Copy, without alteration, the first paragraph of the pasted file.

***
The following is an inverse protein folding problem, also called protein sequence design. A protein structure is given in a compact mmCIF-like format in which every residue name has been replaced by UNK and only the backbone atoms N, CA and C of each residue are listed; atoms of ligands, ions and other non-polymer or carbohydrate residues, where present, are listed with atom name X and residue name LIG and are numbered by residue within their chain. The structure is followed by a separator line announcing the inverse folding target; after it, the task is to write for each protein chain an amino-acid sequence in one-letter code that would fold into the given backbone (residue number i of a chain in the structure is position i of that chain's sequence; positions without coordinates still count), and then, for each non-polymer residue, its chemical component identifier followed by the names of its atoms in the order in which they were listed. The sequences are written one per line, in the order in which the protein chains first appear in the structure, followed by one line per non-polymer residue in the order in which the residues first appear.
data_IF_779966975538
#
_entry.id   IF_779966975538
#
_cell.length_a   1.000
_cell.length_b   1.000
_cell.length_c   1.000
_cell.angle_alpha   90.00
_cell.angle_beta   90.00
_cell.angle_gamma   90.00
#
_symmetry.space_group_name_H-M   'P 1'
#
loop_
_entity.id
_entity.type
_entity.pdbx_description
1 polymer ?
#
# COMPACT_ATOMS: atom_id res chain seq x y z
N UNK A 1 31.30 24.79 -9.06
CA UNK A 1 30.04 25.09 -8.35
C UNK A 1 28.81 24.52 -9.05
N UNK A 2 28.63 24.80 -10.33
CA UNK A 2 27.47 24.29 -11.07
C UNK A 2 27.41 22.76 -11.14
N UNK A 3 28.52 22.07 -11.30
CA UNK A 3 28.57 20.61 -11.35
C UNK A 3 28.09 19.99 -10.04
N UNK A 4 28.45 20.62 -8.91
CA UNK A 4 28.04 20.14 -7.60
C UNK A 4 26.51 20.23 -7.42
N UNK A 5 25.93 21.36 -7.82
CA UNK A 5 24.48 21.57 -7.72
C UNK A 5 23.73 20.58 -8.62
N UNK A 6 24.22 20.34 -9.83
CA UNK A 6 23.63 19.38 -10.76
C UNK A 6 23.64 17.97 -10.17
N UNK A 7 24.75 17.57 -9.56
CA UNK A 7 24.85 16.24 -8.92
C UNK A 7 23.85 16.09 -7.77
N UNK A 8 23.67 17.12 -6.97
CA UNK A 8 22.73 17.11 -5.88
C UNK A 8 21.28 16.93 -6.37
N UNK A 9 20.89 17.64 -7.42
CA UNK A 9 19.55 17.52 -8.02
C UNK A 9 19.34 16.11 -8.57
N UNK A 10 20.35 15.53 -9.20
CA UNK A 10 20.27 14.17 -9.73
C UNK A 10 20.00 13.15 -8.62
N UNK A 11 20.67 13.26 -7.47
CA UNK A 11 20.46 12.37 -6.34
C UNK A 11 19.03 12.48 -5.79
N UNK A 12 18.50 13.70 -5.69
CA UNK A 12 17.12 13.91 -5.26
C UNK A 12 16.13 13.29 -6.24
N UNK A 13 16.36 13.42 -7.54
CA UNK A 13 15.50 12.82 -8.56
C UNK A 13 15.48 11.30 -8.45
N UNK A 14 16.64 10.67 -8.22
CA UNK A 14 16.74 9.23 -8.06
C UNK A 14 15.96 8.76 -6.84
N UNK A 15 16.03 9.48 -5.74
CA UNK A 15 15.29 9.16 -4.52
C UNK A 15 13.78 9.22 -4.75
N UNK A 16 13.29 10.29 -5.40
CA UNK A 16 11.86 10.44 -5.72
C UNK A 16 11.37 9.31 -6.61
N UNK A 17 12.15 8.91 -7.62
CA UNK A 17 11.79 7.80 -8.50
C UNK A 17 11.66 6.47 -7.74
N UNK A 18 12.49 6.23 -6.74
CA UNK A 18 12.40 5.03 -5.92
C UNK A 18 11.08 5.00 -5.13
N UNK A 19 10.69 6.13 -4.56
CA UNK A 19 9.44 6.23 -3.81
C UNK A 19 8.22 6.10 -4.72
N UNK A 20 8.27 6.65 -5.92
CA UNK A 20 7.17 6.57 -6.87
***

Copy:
The following is an inverse protein folding problem, also called protein sequence design. A protein structure is given in a compact mmCIF-like format in which every residue name has been replaced by UNK and only the backbone atoms N, CA and C of each residue are listed; atoms of ligands, ions and other non-polymer or carbohydrate residues, where present, are listed with atom name X and residue name LIG and are numbered by residue within their chain. The structure is followed by a separator line announcing the inverse folding target; after it, the task is to write for each protein chain an amino-acid sequence in one-letter code that would fold into the given backbone (residue number i of a chain in the structure is position i of that chain's sequence; positions without coordinates still count), and then, for each non-polymer residue, its chemical component identifier followed by the names of its atoms in the order in which they were listed. The sequences are written one per line, in the order in which the protein chains first appear in the structure, followed by one line per non-polymer residue in the order in which the residues first appear.